What a great article, and I completely agree, especially with this last part. Let's not let the next generation of women--and not only that, the next generation of mothers, who will pass on their own views on body image and weight to their daughters--grow up feeling unworthy or unattractive because they weigh more than some misguided weight chart or fashion magazine thinks they should. Let's not put our daughters on ridiculous diets, or burden our daughters, our sisters, or even ourselves, with an artificial standard of appearance, rather than celebrating an ideal of timeless beauty.
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Old 16th October 2006   #3
HSG
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Default Re: ''Keep your disorders away''


One of the pitiful excuses that the mass media uses to deflect blame for their role in promoting eating disorders is that it is the responsibility of parents to protect children from their messages (which is akin to having a construction company say, "We just make asbestos-filled schools; it's the fault of parents for letting their children attend them"). But kudos to this author for acting on this responsibility. Since the anti-plus media is a threat to her daughter, and to daughters everywhere, this parent rightly recognizes that it is her responsibility not merely to keep her daughter from viewing its toxic imagery (which is impossible, in the long term), but to compel the media to stop producing such harmful imagery in the first place.

It should be obvious to everyone by now that without external pressure, (indeed, external regulation,) the media will never change, so such pressure must be brought to bear on it.

The author makes a point about celebrity magazines that the publishers of these rags would do well to consider--i.e., that their endless stories about Gollum-like skeletal celebrities are intensely off-putting, and that the sales of these publications would increase if they featured fuller-figured actresses instead.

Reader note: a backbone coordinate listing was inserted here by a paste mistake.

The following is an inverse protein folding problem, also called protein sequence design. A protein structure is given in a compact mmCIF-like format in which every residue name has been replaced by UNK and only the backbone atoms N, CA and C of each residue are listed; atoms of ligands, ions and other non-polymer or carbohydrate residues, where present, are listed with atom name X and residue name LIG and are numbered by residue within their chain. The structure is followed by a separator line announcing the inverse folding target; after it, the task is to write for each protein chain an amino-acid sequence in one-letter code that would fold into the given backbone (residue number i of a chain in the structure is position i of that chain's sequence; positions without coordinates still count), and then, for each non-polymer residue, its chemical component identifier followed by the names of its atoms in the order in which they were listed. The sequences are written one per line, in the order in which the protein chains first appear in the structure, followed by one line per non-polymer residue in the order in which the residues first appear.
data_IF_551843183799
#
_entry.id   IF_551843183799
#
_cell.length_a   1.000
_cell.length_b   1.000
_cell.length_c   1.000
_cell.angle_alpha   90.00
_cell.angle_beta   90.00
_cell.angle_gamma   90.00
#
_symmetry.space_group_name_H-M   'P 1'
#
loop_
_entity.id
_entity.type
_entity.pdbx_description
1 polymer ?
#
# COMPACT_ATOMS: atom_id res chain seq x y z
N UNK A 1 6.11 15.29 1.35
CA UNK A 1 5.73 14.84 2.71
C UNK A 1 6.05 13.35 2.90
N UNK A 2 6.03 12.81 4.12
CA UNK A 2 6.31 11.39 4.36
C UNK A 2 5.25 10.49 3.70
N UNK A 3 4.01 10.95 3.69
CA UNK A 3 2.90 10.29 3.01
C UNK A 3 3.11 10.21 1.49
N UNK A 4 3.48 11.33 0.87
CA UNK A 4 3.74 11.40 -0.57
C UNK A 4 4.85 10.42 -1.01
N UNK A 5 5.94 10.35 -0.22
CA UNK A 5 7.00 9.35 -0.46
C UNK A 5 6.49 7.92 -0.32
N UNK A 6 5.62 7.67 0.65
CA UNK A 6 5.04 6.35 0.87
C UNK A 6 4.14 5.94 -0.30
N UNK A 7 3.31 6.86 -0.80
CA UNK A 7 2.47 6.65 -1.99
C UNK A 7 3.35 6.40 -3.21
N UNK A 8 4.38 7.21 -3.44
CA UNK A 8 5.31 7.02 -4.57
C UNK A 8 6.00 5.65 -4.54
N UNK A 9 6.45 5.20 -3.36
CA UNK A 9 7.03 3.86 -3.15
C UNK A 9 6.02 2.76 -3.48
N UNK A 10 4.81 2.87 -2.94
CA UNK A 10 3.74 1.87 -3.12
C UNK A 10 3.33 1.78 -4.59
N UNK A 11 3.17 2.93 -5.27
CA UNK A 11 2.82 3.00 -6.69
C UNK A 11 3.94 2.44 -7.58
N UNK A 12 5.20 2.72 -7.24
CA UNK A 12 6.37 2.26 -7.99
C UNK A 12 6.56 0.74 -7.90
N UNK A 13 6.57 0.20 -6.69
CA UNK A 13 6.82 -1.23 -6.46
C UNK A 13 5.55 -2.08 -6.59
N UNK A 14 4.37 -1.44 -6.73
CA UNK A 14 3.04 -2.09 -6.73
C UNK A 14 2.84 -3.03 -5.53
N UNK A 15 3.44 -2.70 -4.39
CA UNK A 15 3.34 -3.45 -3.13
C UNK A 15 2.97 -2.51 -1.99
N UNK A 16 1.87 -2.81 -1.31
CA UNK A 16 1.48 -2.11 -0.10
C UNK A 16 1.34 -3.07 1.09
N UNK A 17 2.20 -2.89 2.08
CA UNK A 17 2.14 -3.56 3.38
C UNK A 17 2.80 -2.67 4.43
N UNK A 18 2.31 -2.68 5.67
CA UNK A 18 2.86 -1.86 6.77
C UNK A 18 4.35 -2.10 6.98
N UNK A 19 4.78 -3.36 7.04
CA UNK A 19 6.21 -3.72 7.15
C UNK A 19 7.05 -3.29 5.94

However, the grim truth is that these publications don't care if they offend the general public, nor do they care if they ruin the body-image of generations of young women. News-stand sales are not their main concern. They simply publish the stories and images that will attract advertising revenue from the multi-billion-dollar starvation industry.

Indeed, it is fair to refer to most celebrity-gossip magazines, and to most magazines in general, as custom publications for weight-loss profiteers. In other words, they are diet magalogs. Ruining women's body image is not merely incidental to these publications. It is their prime objective.

Quote:
Originally Posted by Kaitlynn
"EAT! EAT! EAT!" I want to scream at the tabs featuring cadavers in Versace, their undernourished bodies giving them that watermelon-head look. . . .

Get some popcorn, Lindsay Lohan. Eat a Butterfinger, Keira. . . .

Let's boycott the bones and vote in gals who know their way around a Duncan Hines factory.

Nevertheless, it is always encouraging to see reporters calling for the popularization of fuller-figured actresses. This writer deserves particular credit for avoiding the mixed message of claiming that only "certain kinds" of foods are acceptable. Rather, she unambiguously indicates that, in order to become more beautiful, and to avoid the "bone-yard horror" look of Hollywood's current crop of "cadavers," actresses should indulge in naughty delicacies such as Butterfinger bars and Duncan Hines treats, because doing so will give them a healthier and a more beautiful appearance.

This is an admirable revaluation of media values. And frankly, it would be agreeable to see, say, Duncan Hines promotions in magazines celebrating curvier stars, to match the advertising revenue that the starvation industry bestows upon anorexia-pushing publications. These dessert ads would even operate on the same premise: just as diet ads promote the lie that food-deprivation increases attractiveness, dessert ads could promote the truth that indulging in sinful delicacies improves and augments feminine beauty. (After all, in a healthier time, advertising was the norm.)

We look forward to the positive and healthy media that this author envisions.

Christina Schmidt (Wilhelmina/Brand), in one of the most gorgeous images that any plus-size model has ever created:

(Photography by Fadil Berisha.)